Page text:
Admitting Your Child Is Dealing With Trauma

There are a lot of good reasons to be in denial about signs of trauma in a child. One being: it sucks. It's painful and terrifying as a parent. I can't only imagine what it must be like to be a child entirely dependent on their parent for supporting their healing. I use the word "good" loosely of course. I am sure when an adult sits down with their therapist they might not consider their parent's reason for remaining in denial "good." Maybe they are understanding, but I can't be sure it lessens the damage.  

I talk myself for a while that not admitting to my son's traumatic experiences were for his privacy, I imagined him feeling exposed and upset about my decision to speak out. It was my shame. Shame around how long it took me to understand what was happen even as he screamed and writhed, possessed with memories. Frustration and fear of the systems I am beholden to that seem to refuse to offer protection for fear of "vindictive baby-mama stereotypes." A freeze response to secondary trauma and pure exhaustion.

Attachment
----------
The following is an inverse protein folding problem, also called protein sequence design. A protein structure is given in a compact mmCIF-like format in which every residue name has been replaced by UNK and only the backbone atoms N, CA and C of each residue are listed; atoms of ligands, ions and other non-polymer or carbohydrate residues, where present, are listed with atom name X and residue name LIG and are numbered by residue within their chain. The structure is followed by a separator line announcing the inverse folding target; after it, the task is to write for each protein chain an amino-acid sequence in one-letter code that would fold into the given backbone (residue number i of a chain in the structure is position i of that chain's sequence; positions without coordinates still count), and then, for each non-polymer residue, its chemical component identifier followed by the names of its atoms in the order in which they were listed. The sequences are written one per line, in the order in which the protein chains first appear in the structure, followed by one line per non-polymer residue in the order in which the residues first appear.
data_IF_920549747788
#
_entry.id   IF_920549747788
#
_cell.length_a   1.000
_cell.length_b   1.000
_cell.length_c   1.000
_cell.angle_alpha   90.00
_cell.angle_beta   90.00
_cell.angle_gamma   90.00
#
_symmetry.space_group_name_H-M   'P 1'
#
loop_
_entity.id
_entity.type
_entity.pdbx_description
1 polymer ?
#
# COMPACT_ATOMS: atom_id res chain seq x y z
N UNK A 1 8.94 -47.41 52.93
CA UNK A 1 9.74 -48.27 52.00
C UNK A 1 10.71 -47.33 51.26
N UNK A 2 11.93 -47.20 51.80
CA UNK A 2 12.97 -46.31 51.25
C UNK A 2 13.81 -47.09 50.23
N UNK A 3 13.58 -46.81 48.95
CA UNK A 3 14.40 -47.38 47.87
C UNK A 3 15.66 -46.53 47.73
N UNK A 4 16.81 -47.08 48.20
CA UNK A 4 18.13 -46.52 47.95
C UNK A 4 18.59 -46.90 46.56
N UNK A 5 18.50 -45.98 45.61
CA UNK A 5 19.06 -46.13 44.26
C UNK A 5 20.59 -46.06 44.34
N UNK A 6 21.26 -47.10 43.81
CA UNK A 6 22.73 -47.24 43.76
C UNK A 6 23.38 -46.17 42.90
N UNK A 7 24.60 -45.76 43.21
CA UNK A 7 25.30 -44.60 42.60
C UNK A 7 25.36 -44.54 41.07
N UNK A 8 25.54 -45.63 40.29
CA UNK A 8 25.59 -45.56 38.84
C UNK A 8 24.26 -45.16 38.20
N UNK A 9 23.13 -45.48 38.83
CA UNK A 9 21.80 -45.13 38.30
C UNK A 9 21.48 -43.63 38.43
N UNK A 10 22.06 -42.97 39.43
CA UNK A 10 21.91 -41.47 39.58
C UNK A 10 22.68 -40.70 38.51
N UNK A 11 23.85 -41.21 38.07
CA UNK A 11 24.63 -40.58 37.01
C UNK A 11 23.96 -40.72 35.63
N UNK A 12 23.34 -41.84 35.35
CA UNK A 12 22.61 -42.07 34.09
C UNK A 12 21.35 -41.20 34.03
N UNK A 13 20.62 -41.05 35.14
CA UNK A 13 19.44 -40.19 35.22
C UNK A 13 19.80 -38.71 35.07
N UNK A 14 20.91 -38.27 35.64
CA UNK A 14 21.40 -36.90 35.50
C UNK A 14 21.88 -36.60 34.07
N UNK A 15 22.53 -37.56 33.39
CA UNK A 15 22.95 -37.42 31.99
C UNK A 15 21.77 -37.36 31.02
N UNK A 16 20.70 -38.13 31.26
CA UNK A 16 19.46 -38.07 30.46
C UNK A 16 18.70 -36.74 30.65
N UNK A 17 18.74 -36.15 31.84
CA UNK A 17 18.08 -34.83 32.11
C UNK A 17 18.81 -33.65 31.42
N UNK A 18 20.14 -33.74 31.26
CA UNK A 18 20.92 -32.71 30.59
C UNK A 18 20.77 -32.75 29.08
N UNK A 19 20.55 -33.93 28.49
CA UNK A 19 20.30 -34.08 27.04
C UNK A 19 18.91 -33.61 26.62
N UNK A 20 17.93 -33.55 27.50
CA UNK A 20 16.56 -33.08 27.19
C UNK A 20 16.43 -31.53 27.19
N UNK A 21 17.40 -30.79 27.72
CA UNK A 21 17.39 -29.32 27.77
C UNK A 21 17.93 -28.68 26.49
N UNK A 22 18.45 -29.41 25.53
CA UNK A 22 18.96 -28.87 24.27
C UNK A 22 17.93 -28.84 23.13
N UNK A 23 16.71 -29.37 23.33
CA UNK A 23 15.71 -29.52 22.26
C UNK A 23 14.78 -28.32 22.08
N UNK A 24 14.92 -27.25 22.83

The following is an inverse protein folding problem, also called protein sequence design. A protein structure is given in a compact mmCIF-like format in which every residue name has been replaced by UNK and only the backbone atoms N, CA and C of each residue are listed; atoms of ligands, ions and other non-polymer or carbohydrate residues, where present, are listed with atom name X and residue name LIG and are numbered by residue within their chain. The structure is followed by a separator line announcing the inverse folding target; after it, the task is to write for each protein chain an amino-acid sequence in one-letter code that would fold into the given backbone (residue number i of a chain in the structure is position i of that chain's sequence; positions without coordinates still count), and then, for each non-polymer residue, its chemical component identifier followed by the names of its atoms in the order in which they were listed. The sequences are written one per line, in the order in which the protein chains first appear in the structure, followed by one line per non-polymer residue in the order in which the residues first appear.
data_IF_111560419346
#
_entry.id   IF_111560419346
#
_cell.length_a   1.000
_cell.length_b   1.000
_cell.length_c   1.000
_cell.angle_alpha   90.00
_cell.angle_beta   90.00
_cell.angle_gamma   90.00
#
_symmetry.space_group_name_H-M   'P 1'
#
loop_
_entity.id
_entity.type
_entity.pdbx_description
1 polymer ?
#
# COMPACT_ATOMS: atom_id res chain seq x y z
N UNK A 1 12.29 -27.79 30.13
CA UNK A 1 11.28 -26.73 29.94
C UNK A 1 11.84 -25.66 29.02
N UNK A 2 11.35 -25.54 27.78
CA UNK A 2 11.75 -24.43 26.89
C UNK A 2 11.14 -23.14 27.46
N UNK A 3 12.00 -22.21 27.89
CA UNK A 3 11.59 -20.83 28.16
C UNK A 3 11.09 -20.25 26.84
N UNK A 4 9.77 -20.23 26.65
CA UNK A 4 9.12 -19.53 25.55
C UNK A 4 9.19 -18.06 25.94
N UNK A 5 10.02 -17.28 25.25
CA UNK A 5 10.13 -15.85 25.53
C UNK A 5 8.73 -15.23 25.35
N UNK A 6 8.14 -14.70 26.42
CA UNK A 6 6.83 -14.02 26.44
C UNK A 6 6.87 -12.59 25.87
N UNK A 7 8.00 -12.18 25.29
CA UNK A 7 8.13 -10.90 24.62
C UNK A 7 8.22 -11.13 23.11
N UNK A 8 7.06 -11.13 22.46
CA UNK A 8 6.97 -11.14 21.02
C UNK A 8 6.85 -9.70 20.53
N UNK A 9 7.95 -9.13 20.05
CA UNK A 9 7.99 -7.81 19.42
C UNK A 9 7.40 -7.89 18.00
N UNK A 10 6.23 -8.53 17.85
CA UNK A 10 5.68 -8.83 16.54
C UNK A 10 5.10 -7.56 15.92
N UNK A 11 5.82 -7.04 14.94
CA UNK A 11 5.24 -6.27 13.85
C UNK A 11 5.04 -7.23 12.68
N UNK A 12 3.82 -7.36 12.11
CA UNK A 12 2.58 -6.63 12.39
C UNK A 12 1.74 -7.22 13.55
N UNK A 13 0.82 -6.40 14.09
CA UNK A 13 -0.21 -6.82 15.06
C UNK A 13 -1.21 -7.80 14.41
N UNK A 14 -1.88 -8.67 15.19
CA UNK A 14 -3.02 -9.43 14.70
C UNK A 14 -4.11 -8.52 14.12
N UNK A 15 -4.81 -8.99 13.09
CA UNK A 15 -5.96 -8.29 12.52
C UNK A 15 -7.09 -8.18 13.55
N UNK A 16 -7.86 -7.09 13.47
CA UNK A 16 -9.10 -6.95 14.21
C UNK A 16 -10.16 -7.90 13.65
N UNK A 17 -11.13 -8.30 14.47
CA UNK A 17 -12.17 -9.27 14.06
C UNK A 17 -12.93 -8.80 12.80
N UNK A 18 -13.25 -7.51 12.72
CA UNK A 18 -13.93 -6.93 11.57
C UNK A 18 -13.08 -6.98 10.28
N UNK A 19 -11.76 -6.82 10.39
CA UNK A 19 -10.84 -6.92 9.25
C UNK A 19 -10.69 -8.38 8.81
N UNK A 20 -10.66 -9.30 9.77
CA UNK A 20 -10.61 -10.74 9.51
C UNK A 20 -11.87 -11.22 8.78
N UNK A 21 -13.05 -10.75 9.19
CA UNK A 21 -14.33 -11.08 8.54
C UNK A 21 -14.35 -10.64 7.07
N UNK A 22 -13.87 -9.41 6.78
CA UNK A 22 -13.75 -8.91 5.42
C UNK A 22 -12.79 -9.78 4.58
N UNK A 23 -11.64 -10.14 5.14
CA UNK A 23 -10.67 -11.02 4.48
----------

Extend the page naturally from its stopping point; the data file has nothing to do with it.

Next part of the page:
There is value in secrets; they serve to keep us isolated. There is no value in silence it does not alleviate pain. There is no honor in shame; it only chains you to your oppressor. These are the things I remind myself. 

I will never speak about the specific traumatic events my son experienced. I don't know them all. The harsh reality that we are two entirely independently souls but what has been confided in me is not mine to tell. 

But I will speak about trauma. About parenting a child through trauma because many people are doing it yet, I keep reading that it is isolating. The two shouldn't be right simultaneously. So consider this a step out of the shadows.